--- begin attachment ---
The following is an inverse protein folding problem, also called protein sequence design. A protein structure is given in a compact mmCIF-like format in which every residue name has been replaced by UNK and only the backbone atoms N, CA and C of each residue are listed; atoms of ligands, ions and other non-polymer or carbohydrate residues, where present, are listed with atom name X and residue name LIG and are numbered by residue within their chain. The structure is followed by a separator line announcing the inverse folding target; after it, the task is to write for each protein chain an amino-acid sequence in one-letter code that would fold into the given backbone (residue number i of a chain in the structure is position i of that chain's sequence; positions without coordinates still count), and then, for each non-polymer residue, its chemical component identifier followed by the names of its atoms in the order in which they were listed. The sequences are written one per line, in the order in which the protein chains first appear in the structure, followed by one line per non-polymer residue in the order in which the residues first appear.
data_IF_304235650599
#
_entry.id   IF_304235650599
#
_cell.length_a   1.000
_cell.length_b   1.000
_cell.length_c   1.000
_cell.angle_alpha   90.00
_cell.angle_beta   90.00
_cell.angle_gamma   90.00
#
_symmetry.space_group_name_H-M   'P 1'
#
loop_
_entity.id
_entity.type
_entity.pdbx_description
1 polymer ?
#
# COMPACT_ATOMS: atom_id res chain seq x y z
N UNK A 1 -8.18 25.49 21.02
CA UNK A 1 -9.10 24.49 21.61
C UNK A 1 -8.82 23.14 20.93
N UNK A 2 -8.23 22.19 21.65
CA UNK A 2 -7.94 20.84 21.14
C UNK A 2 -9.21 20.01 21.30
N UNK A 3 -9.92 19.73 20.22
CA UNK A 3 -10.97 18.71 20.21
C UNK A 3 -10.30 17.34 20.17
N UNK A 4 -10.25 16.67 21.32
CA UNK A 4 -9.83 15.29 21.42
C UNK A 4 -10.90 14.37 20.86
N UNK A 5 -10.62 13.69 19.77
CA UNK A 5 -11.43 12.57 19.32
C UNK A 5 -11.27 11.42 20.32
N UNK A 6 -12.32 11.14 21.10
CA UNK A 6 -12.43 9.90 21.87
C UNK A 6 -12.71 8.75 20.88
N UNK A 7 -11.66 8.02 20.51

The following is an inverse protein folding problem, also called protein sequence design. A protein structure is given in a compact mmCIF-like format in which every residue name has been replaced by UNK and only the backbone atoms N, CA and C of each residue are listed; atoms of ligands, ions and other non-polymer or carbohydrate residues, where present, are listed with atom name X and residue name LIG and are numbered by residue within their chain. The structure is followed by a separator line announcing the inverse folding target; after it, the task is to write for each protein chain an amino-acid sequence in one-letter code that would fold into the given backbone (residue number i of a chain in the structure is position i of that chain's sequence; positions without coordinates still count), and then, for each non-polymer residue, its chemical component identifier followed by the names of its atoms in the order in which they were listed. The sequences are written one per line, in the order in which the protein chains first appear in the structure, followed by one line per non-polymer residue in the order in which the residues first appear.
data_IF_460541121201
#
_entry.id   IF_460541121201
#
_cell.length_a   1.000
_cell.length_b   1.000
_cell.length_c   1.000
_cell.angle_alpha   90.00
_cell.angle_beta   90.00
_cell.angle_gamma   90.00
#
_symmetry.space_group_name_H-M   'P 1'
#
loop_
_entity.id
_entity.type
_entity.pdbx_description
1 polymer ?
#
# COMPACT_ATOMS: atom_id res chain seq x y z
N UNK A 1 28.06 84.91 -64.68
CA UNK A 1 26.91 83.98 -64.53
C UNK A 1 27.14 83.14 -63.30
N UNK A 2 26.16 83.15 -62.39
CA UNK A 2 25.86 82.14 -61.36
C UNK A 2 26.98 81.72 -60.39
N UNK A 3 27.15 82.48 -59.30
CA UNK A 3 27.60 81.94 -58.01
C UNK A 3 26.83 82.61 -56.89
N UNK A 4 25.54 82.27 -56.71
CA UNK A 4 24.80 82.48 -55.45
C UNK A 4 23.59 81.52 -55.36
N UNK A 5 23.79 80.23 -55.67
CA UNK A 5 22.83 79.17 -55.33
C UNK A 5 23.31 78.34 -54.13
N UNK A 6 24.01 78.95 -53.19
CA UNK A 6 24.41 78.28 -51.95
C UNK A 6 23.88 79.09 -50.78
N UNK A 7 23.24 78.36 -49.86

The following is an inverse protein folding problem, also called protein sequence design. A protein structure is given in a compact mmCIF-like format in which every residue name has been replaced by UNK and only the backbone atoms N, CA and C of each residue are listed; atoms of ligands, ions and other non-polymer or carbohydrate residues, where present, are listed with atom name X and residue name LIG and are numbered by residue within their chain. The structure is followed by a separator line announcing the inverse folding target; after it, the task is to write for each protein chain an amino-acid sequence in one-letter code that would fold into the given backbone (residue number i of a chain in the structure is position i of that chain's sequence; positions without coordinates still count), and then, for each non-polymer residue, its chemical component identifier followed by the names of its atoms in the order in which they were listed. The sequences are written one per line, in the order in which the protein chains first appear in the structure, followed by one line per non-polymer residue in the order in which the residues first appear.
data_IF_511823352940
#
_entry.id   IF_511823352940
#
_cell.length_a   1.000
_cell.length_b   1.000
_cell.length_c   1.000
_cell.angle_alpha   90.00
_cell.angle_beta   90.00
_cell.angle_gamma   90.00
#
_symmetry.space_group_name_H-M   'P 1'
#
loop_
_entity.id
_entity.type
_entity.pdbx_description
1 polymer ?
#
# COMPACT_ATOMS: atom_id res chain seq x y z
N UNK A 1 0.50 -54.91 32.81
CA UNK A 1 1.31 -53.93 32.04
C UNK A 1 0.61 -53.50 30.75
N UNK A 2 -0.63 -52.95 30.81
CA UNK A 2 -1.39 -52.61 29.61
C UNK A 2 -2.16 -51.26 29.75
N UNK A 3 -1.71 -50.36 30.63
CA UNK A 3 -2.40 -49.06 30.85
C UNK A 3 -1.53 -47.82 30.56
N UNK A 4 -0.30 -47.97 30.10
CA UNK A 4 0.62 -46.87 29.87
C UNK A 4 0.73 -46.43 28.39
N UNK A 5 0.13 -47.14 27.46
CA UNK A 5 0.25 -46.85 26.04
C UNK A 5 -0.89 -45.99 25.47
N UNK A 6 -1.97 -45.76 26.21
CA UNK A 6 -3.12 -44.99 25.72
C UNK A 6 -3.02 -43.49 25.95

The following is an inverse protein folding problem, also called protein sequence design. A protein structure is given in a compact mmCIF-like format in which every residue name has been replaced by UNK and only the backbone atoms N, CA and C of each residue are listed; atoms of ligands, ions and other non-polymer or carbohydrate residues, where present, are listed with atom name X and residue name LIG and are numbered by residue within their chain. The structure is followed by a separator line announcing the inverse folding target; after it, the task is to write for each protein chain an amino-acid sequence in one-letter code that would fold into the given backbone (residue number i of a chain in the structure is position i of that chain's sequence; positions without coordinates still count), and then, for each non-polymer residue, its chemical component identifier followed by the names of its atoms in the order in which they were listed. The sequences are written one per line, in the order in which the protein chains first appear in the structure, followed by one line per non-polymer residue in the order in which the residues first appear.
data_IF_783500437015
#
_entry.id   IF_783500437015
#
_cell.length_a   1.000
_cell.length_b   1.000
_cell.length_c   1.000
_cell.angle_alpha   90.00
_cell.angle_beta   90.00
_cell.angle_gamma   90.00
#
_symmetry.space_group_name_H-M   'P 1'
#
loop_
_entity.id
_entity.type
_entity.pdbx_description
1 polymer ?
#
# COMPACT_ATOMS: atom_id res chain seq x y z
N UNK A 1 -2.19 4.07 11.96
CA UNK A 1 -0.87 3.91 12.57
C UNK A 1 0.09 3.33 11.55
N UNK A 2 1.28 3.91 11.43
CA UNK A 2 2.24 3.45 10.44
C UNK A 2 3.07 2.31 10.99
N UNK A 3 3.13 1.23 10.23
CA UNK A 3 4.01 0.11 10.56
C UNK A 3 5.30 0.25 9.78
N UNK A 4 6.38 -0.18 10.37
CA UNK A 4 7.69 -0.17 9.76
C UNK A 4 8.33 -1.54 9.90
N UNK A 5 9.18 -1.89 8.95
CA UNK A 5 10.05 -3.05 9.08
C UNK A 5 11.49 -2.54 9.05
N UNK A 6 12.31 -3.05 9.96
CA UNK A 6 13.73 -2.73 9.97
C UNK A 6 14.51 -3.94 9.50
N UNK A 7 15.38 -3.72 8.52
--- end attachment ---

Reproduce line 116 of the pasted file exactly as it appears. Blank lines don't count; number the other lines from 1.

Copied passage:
C UNK A 5 -0.89 -45.99 25.47